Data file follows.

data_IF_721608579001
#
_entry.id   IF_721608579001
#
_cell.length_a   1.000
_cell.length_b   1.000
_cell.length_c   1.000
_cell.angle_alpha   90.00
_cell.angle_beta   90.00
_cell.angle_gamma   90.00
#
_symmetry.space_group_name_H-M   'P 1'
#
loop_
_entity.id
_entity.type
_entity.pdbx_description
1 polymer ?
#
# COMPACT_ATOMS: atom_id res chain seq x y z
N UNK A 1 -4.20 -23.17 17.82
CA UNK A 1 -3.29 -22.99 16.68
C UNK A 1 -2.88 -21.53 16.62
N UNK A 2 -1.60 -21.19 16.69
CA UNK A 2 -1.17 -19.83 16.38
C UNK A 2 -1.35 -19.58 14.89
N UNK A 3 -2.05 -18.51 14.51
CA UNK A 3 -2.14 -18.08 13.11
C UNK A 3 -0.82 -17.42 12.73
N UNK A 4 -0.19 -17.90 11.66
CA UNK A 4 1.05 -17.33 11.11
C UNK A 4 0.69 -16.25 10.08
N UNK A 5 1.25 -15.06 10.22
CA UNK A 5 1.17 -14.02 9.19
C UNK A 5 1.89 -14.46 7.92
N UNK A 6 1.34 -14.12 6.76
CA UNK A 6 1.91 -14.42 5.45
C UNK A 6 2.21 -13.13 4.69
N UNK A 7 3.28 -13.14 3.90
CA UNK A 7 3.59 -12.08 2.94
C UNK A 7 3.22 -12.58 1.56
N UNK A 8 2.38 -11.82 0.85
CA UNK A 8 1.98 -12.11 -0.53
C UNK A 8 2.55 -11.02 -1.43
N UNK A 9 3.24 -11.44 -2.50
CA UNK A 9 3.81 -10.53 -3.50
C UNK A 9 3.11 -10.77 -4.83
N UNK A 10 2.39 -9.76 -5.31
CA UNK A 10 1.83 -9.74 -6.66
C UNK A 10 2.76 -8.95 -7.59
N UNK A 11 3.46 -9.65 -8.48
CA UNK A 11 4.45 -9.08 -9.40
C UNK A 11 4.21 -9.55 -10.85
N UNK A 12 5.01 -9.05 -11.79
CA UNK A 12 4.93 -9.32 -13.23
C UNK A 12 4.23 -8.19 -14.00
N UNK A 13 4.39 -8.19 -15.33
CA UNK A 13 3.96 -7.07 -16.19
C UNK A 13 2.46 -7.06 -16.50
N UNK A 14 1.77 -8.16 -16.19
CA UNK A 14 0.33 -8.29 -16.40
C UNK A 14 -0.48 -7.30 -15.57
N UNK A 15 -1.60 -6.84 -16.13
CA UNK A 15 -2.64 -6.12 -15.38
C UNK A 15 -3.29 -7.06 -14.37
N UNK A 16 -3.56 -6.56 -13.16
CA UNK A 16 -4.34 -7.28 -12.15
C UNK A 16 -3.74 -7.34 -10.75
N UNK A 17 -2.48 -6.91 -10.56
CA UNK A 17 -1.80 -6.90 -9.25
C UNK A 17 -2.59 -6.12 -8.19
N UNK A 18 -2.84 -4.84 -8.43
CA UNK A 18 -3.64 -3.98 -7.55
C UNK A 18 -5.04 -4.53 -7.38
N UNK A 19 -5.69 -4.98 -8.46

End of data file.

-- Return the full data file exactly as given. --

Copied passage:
data_IF_721608579001
#
_entry.id   IF_721608579001
#
_cell.length_a   1.000
_cell.length_b   1.000
_cell.length_c   1.000
_cell.angle_alpha   90.00
_cell.angle_beta   90.00
_cell.angle_gamma   90.00
#
_symmetry.space_group_name_H-M   'P 1'
#
loop_
_entity.id
_entity.type
_entity.pdbx_description
1 polymer ?
#
# COMPACT_ATOMS: atom_id res chain seq x y z
N UNK A 1 -4.20 -23.17 17.82
CA UNK A 1 -3.29 -22.99 16.68
C UNK A 1 -2.88 -21.53 16.62
N UNK A 2 -1.60 -21.19 16.69
CA UNK A 2 -1.17 -19.83 16.38
C UNK A 2 -1.35 -19.58 14.89
N UNK A 3 -2.05 -18.51 14.51
CA UNK A 3 -2.14 -18.08 13.11
C UNK A 3 -0.82 -17.42 12.73
N UNK A 4 -0.19 -17.90 11.66
CA UNK A 4 1.05 -17.33 11.11
C UNK A 4 0.69 -16.25 10.08
N UNK A 5 1.25 -15.06 10.22
CA UNK A 5 1.17 -14.02 9.19
C UNK A 5 1.89 -14.46 7.92
N UNK A 6 1.34 -14.12 6.76
CA UNK A 6 1.91 -14.42 5.45
C UNK A 6 2.21 -13.13 4.69
N UNK A 7 3.28 -13.14 3.90
CA UNK A 7 3.59 -12.08 2.94
C UNK A 7 3.22 -12.58 1.56
N UNK A 8 2.38 -11.82 0.85
CA UNK A 8 1.98 -12.11 -0.53
C UNK A 8 2.55 -11.02 -1.43
N UNK A 9 3.24 -11.44 -2.50
CA UNK A 9 3.81 -10.53 -3.50
C UNK A 9 3.11 -10.77 -4.83
N UNK A 10 2.39 -9.76 -5.31
CA UNK A 10 1.83 -9.74 -6.66
C UNK A 10 2.76 -8.95 -7.59
N UNK A 11 3.46 -9.65 -8.48
CA UNK A 11 4.45 -9.08 -9.40
C UNK A 11 4.21 -9.55 -10.85
N UNK A 12 5.01 -9.05 -11.79
CA UNK A 12 4.93 -9.32 -13.23
C UNK A 12 4.23 -8.19 -14.00
N UNK A 13 4.39 -8.19 -15.33
CA UNK A 13 3.96 -7.07 -16.19
C UNK A 13 2.46 -7.06 -16.50
N UNK A 14 1.77 -8.16 -16.19
CA UNK A 14 0.33 -8.29 -16.40
C UNK A 14 -0.48 -7.30 -15.57
N UNK A 15 -1.60 -6.84 -16.13
CA UNK A 15 -2.64 -6.12 -15.38
C UNK A 15 -3.29 -7.06 -14.37
N UNK A 16 -3.56 -6.56 -13.16
CA UNK A 16 -4.34 -7.28 -12.15
C UNK A 16 -3.74 -7.34 -10.75
N UNK A 17 -2.48 -6.91 -10.56
CA UNK A 17 -1.80 -6.90 -9.25
C UNK A 17 -2.59 -6.12 -8.19
N UNK A 18 -2.84 -4.84 -8.43
CA UNK A 18 -3.64 -3.98 -7.55
C UNK A 18 -5.04 -4.53 -7.38
N UNK A 19 -5.69 -4.98 -8.46